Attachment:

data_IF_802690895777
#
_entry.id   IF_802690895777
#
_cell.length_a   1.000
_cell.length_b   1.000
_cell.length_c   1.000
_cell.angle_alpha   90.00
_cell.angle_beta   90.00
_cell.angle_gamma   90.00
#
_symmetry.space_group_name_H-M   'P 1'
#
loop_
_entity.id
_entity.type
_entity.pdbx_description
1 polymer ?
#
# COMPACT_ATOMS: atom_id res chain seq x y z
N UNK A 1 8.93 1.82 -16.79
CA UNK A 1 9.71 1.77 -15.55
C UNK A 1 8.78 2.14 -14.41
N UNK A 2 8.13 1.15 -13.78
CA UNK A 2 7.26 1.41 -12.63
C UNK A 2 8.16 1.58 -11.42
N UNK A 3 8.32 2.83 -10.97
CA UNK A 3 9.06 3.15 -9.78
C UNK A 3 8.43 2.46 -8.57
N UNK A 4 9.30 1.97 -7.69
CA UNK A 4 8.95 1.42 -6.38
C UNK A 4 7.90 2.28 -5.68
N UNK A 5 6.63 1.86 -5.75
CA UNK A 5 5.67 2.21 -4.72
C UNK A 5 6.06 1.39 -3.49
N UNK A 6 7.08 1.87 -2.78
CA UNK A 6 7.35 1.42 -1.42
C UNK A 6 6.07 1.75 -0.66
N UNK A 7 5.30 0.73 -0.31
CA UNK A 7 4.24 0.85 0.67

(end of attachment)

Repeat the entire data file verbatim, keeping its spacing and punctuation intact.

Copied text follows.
data_IF_802690895777
#
_entry.id   IF_802690895777
#
_cell.length_a   1.000
_cell.length_b   1.000
_cell.length_c   1.000
_cell.angle_alpha   90.00
_cell.angle_beta   90.00
_cell.angle_gamma   90.00
#
_symmetry.space_group_name_H-M   'P 1'
#
loop_
_entity.id
_entity.type
_entity.pdbx_description
1 polymer ?
#
# COMPACT_ATOMS: atom_id res chain seq x y z
N UNK A 1 8.93 1.82 -16.79
CA UNK A 1 9.71 1.77 -15.55
C UNK A 1 8.78 2.14 -14.41
N UNK A 2 8.13 1.15 -13.78
CA UNK A 2 7.26 1.41 -12.63
C UNK A 2 8.16 1.58 -11.42
N UNK A 3 8.32 2.83 -10.97
CA UNK A 3 9.06 3.15 -9.78
C UNK A 3 8.43 2.46 -8.57
N UNK A 4 9.30 1.97 -7.69
CA UNK A 4 8.95 1.42 -6.38
C UNK A 4 7.90 2.28 -5.68
N UNK A 5 6.63 1.86 -5.75
CA UNK A 5 5.67 2.21 -4.72
C UNK A 5 6.06 1.39 -3.49
N UNK A 6 7.08 1.87 -2.78
CA UNK A 6 7.35 1.42 -1.42
C UNK A 6 6.07 1.75 -0.66
N UNK A 7 5.30 0.73 -0.31
CA UNK A 7 4.24 0.85 0.67